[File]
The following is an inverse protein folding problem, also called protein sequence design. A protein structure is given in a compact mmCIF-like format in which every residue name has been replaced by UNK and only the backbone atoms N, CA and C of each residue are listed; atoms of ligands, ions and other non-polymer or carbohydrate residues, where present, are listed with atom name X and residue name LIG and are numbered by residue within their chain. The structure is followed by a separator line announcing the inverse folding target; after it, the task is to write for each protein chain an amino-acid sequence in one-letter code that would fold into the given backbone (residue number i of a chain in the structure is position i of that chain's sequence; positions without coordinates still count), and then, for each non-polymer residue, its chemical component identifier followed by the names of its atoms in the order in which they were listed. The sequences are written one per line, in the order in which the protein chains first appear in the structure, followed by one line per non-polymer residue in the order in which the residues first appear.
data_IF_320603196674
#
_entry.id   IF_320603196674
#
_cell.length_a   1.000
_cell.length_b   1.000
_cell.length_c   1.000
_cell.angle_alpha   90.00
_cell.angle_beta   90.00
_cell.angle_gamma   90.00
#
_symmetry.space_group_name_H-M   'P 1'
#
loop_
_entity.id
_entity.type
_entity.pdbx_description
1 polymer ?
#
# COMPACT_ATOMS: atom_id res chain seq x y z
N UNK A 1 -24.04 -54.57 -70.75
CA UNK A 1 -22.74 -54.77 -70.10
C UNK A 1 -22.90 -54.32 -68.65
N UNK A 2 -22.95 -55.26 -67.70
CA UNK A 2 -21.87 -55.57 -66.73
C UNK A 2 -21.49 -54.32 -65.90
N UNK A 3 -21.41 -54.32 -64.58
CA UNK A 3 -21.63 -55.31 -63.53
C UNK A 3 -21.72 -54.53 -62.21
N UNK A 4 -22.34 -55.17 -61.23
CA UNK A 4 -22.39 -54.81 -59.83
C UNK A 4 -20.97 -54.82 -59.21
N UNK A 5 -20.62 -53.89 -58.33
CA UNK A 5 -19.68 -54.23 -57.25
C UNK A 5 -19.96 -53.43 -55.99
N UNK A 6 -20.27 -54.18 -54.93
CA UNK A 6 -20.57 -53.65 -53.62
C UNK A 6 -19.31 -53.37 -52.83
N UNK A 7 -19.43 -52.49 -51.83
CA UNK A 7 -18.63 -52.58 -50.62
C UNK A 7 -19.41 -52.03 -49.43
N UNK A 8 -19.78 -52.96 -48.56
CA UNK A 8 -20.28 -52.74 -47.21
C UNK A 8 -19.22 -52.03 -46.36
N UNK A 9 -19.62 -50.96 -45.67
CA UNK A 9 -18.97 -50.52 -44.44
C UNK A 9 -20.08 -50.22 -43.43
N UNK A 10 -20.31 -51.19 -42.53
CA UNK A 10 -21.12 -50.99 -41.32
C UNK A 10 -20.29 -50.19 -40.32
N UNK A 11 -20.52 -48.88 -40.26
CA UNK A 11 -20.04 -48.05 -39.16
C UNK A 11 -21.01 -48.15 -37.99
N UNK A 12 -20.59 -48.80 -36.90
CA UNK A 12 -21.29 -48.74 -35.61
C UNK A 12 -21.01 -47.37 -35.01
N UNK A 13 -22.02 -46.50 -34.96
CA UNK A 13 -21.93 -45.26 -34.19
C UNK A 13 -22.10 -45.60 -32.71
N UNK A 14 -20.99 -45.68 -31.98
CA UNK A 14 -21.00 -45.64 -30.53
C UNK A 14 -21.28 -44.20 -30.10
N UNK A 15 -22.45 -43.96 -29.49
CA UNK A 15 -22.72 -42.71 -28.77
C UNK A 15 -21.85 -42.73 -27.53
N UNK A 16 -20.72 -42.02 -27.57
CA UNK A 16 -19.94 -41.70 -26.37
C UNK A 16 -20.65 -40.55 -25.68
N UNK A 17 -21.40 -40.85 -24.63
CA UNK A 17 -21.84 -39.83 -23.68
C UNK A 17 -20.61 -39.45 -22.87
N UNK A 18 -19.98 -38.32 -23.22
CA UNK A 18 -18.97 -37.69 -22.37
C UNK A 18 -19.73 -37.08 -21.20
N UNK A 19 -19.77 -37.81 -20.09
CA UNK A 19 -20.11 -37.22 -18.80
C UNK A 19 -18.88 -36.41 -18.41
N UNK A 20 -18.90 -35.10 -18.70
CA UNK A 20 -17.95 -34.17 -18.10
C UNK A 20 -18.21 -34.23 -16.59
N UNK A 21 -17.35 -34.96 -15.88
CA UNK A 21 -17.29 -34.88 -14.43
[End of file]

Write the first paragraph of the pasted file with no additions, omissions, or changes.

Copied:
The following is an inverse protein folding problem, also called protein sequence design. A protein structure is given in a compact mmCIF-like format in which every residue name has been replaced by UNK and only the backbone atoms N, CA and C of each residue are listed; atoms of ligands, ions and other non-polymer or carbohydrate residues, where present, are listed with atom name X and residue name LIG and are numbered by residue within their chain. The structure is followed by a separator line announcing the inverse folding target; after it, the task is to write for each protein chain an amino-acid sequence in one-letter code that would fold into the given backbone (residue number i of a chain in the structure is position i of that chain's sequence; positions without coordinates still count), and then, for each non-polymer residue, its chemical component identifier followed by the names of its atoms in the order in which they were listed. The sequences are written one per line, in the order in which the protein chains first appear in the structure, followed by one line per non-polymer residue in the order in which the residues first appear.